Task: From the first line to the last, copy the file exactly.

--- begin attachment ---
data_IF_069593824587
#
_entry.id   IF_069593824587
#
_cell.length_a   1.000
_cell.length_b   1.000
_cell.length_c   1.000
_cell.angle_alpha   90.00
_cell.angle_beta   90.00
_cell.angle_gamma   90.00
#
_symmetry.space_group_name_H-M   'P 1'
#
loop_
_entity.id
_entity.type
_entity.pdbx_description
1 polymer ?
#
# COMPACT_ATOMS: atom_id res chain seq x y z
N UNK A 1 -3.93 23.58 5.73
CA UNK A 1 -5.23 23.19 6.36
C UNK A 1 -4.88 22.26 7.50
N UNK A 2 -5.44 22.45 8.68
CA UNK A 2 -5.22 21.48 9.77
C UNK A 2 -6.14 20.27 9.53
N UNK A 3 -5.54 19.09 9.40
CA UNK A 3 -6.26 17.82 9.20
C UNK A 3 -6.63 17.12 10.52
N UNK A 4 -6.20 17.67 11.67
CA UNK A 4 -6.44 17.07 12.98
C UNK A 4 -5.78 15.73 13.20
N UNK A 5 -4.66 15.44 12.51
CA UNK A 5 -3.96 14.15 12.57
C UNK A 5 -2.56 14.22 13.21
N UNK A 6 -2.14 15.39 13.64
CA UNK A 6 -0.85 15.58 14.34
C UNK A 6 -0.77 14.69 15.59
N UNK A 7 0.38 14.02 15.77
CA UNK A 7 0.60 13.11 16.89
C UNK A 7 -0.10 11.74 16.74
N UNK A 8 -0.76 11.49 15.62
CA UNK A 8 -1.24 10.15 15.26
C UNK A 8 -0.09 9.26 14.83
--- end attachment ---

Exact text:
data_IF_069593824587
#
_entry.id   IF_069593824587
#
_cell.length_a   1.000
_cell.length_b   1.000
_cell.length_c   1.000
_cell.angle_alpha   90.00
_cell.angle_beta   90.00
_cell.angle_gamma   90.00
#
_symmetry.space_group_name_H-M   'P 1'
#
loop_
_entity.id
_entity.type
_entity.pdbx_description
1 polymer ?
#
# COMPACT_ATOMS: atom_id res chain seq x y z
N UNK A 1 -3.93 23.58 5.73
CA UNK A 1 -5.23 23.19 6.36
C UNK A 1 -4.88 22.26 7.50
N UNK A 2 -5.44 22.45 8.68
CA UNK A 2 -5.22 21.48 9.77
C UNK A 2 -6.14 20.27 9.53
N UNK A 3 -5.54 19.09 9.40
CA UNK A 3 -6.26 17.82 9.20
C UNK A 3 -6.63 17.12 10.52
N UNK A 4 -6.20 17.67 11.67
CA UNK A 4 -6.44 17.07 12.98
C UNK A 4 -5.78 15.73 13.20
N UNK A 5 -4.66 15.44 12.51
CA UNK A 5 -3.96 14.15 12.57
C UNK A 5 -2.56 14.22 13.21
N UNK A 6 -2.14 15.39 13.64
CA UNK A 6 -0.85 15.58 14.34
C UNK A 6 -0.77 14.69 15.59
N UNK A 7 0.38 14.02 15.77
CA UNK A 7 0.60 13.11 16.89
C UNK A 7 -0.10 11.74 16.74
N UNK A 8 -0.76 11.49 15.62
CA UNK A 8 -1.24 10.15 15.26
C UNK A 8 -0.09 9.26 14.83